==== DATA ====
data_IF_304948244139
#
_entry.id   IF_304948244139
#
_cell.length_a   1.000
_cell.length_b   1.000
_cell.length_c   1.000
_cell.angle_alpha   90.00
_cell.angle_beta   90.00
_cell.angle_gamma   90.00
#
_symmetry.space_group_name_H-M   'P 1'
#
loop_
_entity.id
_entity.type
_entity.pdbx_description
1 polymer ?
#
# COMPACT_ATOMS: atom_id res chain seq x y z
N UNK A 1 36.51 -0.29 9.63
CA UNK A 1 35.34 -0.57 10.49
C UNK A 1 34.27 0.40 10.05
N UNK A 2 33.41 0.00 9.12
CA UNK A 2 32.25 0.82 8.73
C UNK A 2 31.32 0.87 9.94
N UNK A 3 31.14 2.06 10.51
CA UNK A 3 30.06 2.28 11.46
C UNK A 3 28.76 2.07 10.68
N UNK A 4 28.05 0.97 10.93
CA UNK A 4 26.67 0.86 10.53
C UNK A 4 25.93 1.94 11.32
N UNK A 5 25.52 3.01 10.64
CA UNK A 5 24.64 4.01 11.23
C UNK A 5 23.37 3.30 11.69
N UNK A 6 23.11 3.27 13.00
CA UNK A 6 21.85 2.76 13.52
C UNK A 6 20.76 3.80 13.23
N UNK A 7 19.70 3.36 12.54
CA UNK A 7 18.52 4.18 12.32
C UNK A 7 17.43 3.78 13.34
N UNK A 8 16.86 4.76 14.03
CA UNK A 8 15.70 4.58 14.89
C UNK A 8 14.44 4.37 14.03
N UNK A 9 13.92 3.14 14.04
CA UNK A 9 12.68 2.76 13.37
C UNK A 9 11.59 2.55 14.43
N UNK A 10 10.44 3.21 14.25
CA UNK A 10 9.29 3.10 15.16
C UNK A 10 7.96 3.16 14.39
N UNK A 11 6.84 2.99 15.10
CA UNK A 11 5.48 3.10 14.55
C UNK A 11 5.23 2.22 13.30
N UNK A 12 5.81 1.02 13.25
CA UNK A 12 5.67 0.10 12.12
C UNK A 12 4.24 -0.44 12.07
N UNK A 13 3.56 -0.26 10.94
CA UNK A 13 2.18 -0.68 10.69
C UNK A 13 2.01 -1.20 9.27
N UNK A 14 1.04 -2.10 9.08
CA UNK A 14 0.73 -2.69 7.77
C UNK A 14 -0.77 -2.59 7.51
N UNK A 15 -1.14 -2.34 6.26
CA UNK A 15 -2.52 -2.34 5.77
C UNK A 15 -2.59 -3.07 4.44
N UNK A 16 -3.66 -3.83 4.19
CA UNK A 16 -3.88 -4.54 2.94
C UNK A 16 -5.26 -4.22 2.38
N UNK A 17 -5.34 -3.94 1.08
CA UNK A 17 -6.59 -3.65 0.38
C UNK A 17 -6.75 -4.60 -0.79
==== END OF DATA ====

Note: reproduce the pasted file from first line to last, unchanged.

data_IF_304948244139
#
_entry.id   IF_304948244139
#
_cell.length_a   1.000
_cell.length_b   1.000
_cell.length_c   1.000
_cell.angle_alpha   90.00
_cell.angle_beta   90.00
_cell.angle_gamma   90.00
#
_symmetry.space_group_name_H-M   'P 1'
#
loop_
_entity.id
_entity.type
_entity.pdbx_description
1 polymer ?
#
# COMPACT_ATOMS: atom_id res chain seq x y z
N UNK A 1 36.51 -0.29 9.63
CA UNK A 1 35.34 -0.57 10.49
C UNK A 1 34.27 0.40 10.05
N UNK A 2 33.41 0.00 9.12
CA UNK A 2 32.25 0.82 8.73
C UNK A 2 31.32 0.87 9.94
N UNK A 3 31.14 2.06 10.51
CA UNK A 3 30.06 2.28 11.46
C UNK A 3 28.76 2.07 10.68
N UNK A 4 28.05 0.97 10.93
CA UNK A 4 26.67 0.86 10.53
C UNK A 4 25.93 1.94 11.32
N UNK A 5 25.52 3.01 10.64
CA UNK A 5 24.64 4.01 11.23
C UNK A 5 23.37 3.30 11.69
N UNK A 6 23.11 3.27 13.00
CA UNK A 6 21.85 2.76 13.52
C UNK A 6 20.76 3.80 13.23
N UNK A 7 19.70 3.36 12.54
CA UNK A 7 18.52 4.18 12.32
C UNK A 7 17.43 3.78 13.34
N UNK A 8 16.86 4.76 14.03
CA UNK A 8 15.70 4.58 14.89
C UNK A 8 14.44 4.37 14.03
N UNK A 9 13.92 3.14 14.04
CA UNK A 9 12.68 2.76 13.37
C UNK A 9 11.59 2.55 14.43
N UNK A 10 10.44 3.21 14.25
CA UNK A 10 9.29 3.10 15.16
C UNK A 10 7.96 3.16 14.39
N UNK A 11 6.84 2.99 15.10
CA UNK A 11 5.48 3.10 14.55
C UNK A 11 5.23 2.22 13.30
N UNK A 12 5.81 1.02 13.25
CA UNK A 12 5.67 0.10 12.12
C UNK A 12 4.24 -0.44 12.07
N UNK A 13 3.56 -0.26 10.94
CA UNK A 13 2.18 -0.68 10.69
C UNK A 13 2.01 -1.20 9.27
N UNK A 14 1.04 -2.10 9.08
CA UNK A 14 0.73 -2.69 7.77
C UNK A 14 -0.77 -2.59 7.51
N UNK A 15 -1.14 -2.34 6.26
CA UNK A 15 -2.52 -2.34 5.77
C UNK A 15 -2.59 -3.07 4.44
N UNK A 16 -3.66 -3.83 4.19
CA UNK A 16 -3.88 -4.54 2.94
C UNK A 16 -5.26 -4.22 2.38
N UNK A 17 -5.34 -3.94 1.08
CA UNK A 17 -6.59 -3.65 0.38
C UNK A 17 -6.75 -4.60 -0.79